International Health Insurance and Obamacare Requirements
For U.S. citizens planning an extended trip outside of the U.S., retirees abroad, and expatriates–some new questions have to be answered when considering an international health insurance plan:
- Does this plan meet the minimum essential coverage for the Patient Protection and Affordable Care Act (ACA)?
- Do I need a plan that qualifies as minimum essential coverage (MEC, sometimes called “qualifying health coverage”)?
The short answer to the first question is generally no. Most international plans do not meet that ACA compliance benchmark. They are typically designed for any international living in a foreign country and do not attempt to meet the specific requirements of individual countries. Additionally, you will find they are generally much less expensive.
The answer to the second question is a little more complicated. The U.S. government understands that it would be incredibly hard, if not impossible, to monitor and manage all international plans. Therefore, they have made accommodations for those of you planning a trip or move–or who are currently living–abroad.
330 Day Rule: ACA Exemptions for U.S. Citizens Abroad
330 Day Rule: U.S. citizens who spent at least 330 full days outside of the U.S. during a 12-month period are not required to maintain health insurance that meets the requirements of minimum essential coverage (MEC). If you’re uninsured and living abroad under this definition, you qualify for a health insurance exemption. This means you don’t have to pay the the tax penalty that other uninsured people must pay.
See question 12 on this IRS website to learn more about the rules for people living abroad.
Note: Once you return to the US, you will be immediately eligible to apply for domestic insurance, with no-exclusions for pre-existing conditions. If it is an open enrollment period, you will be eligible as everyone else is. If it is not open enrollment then you qualify for Special Enrollment Period as you have both 1) recently moved and 2) you have had a material change of status (you have moved and lost your exemption).
Are There Other Exemptions for International Travelers
If you are abroad for up to 2 consecutive months without coverage in one tax year or are otherwise covered by an eligible plan, then you should be fine. There is something called the short coverage gap. Specifically, if you went without coverage for less than three consecutive months during the year. Coverage for one day of a month counts as coverage for the entire month. For more information, see question 22 on this IRS Q&A website.
What About Longer Trips Abroad
For those who are out of the U.S. for more than three months but less than 330 days (see above), you should consider your options. In general, as a U.S. citizen, you are expected to have coverage that meets the minimal essential requirements. As of 2019, there is no longer a penalty if you choose to purchase a global medical plan instead of a domestic plan. If you are genuinely living abroad and only visit the U.S. occasionally, you will be ok with the expatriate health insurance plan of your choice.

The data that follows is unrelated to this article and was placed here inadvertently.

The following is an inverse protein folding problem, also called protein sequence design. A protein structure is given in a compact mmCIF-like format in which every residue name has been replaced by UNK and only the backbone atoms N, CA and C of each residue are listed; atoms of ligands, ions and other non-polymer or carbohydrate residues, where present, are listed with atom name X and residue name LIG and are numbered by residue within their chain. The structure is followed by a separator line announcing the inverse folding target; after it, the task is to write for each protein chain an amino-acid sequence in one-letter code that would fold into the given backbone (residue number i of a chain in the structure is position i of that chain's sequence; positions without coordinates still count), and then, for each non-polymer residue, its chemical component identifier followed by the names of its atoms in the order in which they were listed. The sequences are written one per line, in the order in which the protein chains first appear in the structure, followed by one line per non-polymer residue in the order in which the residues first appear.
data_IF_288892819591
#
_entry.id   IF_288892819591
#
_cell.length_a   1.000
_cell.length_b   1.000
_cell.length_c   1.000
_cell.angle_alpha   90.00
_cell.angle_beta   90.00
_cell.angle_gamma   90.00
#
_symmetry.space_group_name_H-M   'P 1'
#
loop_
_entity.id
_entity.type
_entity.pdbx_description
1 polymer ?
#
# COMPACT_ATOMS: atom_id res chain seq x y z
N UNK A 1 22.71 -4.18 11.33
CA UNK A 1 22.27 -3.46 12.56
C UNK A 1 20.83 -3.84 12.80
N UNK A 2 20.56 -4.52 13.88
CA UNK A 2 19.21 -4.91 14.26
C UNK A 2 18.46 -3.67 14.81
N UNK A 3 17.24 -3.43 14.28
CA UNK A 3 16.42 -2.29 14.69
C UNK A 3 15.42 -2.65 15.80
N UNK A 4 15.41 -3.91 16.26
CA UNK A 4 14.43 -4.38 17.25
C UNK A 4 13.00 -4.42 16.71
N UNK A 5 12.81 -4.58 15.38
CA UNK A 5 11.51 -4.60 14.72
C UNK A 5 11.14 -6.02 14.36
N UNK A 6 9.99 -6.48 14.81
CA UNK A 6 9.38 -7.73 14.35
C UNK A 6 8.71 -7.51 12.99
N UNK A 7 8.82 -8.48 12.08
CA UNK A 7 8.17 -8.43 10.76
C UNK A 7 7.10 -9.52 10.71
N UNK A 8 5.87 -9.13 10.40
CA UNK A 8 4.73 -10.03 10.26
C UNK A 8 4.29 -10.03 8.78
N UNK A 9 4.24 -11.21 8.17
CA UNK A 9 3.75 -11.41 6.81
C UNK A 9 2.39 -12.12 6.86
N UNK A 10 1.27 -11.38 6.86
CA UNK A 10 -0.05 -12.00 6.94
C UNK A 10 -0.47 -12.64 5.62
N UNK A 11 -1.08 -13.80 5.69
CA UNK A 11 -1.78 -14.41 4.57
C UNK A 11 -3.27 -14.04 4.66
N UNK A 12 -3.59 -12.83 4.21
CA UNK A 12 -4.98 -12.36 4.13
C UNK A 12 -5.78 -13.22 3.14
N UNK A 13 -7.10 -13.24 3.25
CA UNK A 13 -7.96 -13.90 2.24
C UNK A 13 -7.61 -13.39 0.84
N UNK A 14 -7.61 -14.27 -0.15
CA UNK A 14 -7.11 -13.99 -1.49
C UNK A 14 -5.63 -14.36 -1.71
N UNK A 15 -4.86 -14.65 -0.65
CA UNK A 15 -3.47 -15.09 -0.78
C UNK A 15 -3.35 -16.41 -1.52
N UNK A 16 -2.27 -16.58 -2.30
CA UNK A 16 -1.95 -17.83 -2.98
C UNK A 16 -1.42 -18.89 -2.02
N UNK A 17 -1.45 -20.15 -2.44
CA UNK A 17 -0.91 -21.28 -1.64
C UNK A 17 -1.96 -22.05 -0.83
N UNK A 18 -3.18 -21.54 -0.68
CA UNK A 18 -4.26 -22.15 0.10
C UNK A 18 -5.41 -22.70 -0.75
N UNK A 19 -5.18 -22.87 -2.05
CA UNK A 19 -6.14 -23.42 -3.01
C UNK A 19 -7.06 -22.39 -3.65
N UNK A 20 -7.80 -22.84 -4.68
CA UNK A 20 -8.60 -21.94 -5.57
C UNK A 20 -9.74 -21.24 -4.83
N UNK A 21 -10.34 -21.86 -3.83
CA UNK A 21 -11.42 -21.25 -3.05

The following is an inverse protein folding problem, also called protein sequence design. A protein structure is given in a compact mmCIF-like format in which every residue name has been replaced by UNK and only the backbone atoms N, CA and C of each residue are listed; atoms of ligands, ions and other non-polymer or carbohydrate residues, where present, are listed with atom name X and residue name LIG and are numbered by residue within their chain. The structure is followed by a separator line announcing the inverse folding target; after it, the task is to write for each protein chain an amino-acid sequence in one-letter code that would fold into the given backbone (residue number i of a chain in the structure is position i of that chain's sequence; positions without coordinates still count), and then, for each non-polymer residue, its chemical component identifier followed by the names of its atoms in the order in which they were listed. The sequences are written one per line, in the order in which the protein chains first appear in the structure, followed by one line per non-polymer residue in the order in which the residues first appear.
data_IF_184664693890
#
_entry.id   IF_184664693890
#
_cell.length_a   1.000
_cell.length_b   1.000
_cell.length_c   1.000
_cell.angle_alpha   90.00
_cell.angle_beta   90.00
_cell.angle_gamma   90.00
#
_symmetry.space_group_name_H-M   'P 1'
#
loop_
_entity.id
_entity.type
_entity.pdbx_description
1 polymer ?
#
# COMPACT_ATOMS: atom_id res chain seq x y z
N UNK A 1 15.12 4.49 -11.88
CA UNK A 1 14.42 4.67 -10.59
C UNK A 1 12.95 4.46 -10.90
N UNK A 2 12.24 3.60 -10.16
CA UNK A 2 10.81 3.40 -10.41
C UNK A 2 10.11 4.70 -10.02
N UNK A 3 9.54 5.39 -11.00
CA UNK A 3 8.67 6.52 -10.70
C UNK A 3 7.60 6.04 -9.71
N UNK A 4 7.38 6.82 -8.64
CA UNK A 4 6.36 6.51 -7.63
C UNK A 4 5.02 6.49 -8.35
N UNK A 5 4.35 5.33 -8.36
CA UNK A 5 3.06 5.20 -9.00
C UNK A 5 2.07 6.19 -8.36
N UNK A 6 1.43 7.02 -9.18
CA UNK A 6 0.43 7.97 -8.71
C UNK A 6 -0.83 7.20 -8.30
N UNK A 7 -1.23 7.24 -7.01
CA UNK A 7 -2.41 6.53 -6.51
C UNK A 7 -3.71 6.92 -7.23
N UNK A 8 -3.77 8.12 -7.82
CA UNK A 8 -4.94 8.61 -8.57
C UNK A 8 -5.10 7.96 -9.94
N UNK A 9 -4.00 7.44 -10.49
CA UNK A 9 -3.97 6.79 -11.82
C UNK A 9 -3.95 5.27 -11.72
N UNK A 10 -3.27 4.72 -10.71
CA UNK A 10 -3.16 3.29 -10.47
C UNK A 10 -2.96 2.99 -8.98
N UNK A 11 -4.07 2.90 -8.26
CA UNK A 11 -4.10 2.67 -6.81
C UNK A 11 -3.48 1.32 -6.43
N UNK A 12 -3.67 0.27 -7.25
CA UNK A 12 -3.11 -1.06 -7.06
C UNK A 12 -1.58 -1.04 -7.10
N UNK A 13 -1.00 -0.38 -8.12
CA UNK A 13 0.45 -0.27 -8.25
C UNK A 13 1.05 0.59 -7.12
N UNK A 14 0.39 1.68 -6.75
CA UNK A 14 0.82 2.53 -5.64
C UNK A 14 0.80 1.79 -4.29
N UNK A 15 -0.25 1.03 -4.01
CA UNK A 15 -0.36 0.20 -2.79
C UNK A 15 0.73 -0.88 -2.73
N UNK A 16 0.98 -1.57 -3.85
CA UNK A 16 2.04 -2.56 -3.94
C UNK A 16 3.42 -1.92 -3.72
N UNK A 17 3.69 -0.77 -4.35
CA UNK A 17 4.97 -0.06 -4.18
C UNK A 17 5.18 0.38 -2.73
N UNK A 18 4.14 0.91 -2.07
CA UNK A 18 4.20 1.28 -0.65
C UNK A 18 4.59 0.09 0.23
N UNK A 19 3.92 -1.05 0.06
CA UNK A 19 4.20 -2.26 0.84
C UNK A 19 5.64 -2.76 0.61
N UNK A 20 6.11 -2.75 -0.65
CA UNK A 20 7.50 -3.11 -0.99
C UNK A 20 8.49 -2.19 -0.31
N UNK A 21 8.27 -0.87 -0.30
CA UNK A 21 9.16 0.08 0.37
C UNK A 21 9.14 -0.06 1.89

Is there an ACA or Obamacare Penalty in 2019 for Internationals Living Abroad?
For insurance plans purchased prior to 2018, if you could afford health insurance but chose not to buy it, you may have been assessed a fee called the Individual Shared Responsibility Payment. (The fee is sometimes called the “penalty,” “fine,” or “individual mandate.”)
Starting with the 2019 plan year (for which you’ll file taxes in April 2020), the Shared Responsibility Payment no longer applies.
ACA compliance is a personal choice. For some, the cost of having a plan in the U.S. to meet minimum essential coverage may have been too high. Especially when you consider you most likely would not be covered by that plan if you are treated outside the U.S. For those who would choose to make shared responsibility payments, here are some important points:
- Penalties assessed and calculated by month (1/12 of annual penalty for each month uncovered) but assessed annually during the tax filing process
- Coverage for one day of a month counts as coverage for the entire month
- Liens, levies or criminal penalties are not applied for failure to purchase MEC coverage
- The IRS will deduct any amounts owed from current and future tax refunds
The rules governing shared responsibility payments change each year. Visit HealthCare.gov for help determining how you would pay for not having health insurance in 2016, 2017 and 2018. Again, Starting with the 2019 plan year (for which you’ll file taxes in April 2020), the Shared Responsibility Payment, or ACA penalty, no longer applies.